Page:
The use of ChatGPT and other services and tools to generate answers to questions on Project Management, or any Stack Exchange site, comes with risks. Please use these tools carefully.

If you do decide to use such a tool or service:

Attribution is needed, even for machine-generated content. The Stack Exchange network's rules about attribution are not just about respecting copyright, but also helping people to determine the validity of an answer and to understand how to use the content in other ways. Please see our guidelines on referencing material written by others for more information.

Review the content before posting it. These tools are not flawless. They can sometimes generate content that, on the surface, looks correct. However, a deeper analysis finds errors. A person asking a question may not have the necessary background to perform that analysis and determine that an answer is wrong or misleading. This also increases the burden on other users, especially if they are unaware that the content is machine generated.

Do not use the tools and services to generate large numbers of posts in a short time frame. Flooding the site with content is not considered civil behavior, especially with quality concerns around machine-generated content. Doing so increases the burden on the humans who take part in curation and moderation efforts to keep this site full of high-quality content. Be respectful of the time and effort others are putting in.

Plagiarism or flooding the site with low-quality content are actions that can lead to the suspension of your account.

For more discussions around the SE network, see this Meta Stack Exchange answer.

  • If you go down this path you will also need attributions for software spellcheckers, grammar checkers, thesauri, or any tool that makes word choices or semantic changes. Practical example: Did you cite all spelling and grammar suggestions or corrections made by your browser when posting? I understand the problem you want to solve, but that doesn't make an incorrect interpretation of copyright law or accusations of plagiarism factual. SE can do anything it likes under its terms of service, but legally indefensible definitions or accusations remain indefensible. Q.E.D.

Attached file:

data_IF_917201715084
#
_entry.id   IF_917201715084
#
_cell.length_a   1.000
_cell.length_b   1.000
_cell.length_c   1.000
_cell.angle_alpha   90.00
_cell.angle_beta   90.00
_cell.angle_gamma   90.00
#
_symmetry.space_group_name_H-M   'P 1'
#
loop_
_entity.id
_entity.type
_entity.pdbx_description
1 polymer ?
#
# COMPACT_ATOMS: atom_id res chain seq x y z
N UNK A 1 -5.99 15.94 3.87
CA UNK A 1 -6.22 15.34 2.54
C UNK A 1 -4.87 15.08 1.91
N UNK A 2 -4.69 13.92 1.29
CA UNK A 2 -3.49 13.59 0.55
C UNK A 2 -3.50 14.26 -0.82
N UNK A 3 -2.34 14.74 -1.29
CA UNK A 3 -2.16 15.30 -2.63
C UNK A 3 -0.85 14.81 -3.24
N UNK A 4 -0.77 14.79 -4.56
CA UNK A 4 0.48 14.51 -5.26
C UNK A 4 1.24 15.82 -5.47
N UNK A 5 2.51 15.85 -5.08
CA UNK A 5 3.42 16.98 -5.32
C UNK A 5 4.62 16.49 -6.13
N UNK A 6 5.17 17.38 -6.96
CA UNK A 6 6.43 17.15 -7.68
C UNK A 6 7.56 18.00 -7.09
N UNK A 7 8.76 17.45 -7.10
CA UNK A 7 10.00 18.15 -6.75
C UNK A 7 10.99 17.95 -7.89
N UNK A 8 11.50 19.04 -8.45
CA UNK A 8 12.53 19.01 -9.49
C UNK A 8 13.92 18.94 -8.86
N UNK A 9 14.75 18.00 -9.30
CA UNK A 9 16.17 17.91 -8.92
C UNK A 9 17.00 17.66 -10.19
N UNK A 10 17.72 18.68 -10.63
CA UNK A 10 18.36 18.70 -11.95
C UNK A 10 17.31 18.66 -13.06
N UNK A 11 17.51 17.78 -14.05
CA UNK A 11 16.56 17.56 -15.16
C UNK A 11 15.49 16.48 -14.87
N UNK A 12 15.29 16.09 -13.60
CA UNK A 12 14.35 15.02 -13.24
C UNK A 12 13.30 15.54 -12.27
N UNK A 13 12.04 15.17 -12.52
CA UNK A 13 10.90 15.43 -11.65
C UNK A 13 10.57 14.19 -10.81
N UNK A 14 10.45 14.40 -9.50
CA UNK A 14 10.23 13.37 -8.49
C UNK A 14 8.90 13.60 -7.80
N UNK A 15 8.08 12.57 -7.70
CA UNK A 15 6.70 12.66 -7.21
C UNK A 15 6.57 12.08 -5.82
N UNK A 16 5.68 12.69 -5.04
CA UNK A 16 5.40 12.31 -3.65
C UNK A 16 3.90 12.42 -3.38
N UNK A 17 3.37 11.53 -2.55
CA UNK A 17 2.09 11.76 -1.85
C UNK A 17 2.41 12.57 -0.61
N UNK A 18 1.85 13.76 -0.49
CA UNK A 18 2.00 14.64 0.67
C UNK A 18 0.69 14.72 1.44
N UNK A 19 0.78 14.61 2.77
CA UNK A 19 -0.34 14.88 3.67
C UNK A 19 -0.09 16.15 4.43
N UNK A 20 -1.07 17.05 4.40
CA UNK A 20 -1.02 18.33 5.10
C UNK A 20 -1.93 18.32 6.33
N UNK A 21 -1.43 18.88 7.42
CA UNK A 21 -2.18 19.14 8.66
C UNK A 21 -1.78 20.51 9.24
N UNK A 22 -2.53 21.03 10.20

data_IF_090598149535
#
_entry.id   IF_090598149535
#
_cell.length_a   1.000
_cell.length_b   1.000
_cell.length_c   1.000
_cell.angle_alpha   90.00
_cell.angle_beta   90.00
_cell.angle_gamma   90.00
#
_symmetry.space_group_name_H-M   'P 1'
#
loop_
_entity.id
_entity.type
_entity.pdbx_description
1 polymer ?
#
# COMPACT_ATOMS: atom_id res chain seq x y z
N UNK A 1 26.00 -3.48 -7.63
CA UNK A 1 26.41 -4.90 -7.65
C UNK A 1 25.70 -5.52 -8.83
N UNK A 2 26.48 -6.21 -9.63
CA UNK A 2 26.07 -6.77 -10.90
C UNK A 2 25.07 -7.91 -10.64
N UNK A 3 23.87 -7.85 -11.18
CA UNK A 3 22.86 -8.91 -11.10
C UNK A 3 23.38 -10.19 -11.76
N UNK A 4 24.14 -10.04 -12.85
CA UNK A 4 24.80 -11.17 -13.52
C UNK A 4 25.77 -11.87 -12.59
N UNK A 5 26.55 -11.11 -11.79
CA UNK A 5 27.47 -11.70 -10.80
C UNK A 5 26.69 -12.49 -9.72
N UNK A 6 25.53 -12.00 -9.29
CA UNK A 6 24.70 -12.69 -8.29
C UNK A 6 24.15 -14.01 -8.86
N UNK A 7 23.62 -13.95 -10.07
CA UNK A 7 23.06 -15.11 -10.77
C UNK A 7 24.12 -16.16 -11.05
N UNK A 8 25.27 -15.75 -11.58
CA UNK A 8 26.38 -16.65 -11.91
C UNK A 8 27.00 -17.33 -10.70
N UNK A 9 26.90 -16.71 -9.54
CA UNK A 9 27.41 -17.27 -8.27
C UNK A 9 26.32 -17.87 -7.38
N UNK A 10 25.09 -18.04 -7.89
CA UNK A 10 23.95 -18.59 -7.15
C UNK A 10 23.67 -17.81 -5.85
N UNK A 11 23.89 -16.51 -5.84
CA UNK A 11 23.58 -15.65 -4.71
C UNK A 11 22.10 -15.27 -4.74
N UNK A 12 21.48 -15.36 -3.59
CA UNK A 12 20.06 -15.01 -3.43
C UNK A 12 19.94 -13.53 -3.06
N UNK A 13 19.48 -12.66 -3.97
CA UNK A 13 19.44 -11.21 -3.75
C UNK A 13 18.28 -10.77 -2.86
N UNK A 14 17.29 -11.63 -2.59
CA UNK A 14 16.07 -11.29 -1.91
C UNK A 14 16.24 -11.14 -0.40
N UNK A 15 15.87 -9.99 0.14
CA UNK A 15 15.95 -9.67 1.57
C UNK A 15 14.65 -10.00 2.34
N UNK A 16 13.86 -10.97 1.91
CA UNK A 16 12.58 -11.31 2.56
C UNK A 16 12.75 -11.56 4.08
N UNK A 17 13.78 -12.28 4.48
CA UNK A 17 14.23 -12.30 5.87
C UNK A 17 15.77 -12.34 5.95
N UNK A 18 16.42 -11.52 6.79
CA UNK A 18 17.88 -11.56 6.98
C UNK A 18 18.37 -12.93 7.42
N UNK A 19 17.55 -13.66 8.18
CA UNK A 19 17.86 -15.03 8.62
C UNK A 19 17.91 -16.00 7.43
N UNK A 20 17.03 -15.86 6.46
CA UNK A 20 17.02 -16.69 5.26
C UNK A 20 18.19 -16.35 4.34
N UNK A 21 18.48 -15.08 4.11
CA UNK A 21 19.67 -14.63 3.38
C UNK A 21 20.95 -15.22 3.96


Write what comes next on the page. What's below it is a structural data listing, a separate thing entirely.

– Todd A. Jacobs Mod
    Dec 31, 2022 at 5:30
  • @ToddA.Jacobs No, you don't need to cite all spelling and grammar suggestions. A single word or a small word phrase is different than entire sentences or paragraphs. But if you have concerns, you should raise them directly with SE staff, perhaps on SE Meta. The policy is quite clear from my perspective: copying content from anywhere requires attribution, no exceptions for machine-generated content. You don't copy large amounts of content when using spelling and grammar detection tools and no content is uniquely generated.
    – Thomas Owens Mod
    Dec 31, 2022 at 10:32

1 Answer 1


Users are Responsible for the Content Quality of Their Posts

I agree with most of the key points in the original top post, such as:

  1. The error rate of many AI-generated materials.
  2. The need to edit and fact-check material.
  3. Not using automated tools to farm reputation.
  4. Avoiding low-quality content blighting our site.
  5. Not allowing users to spam questions or answers (see rep-farming).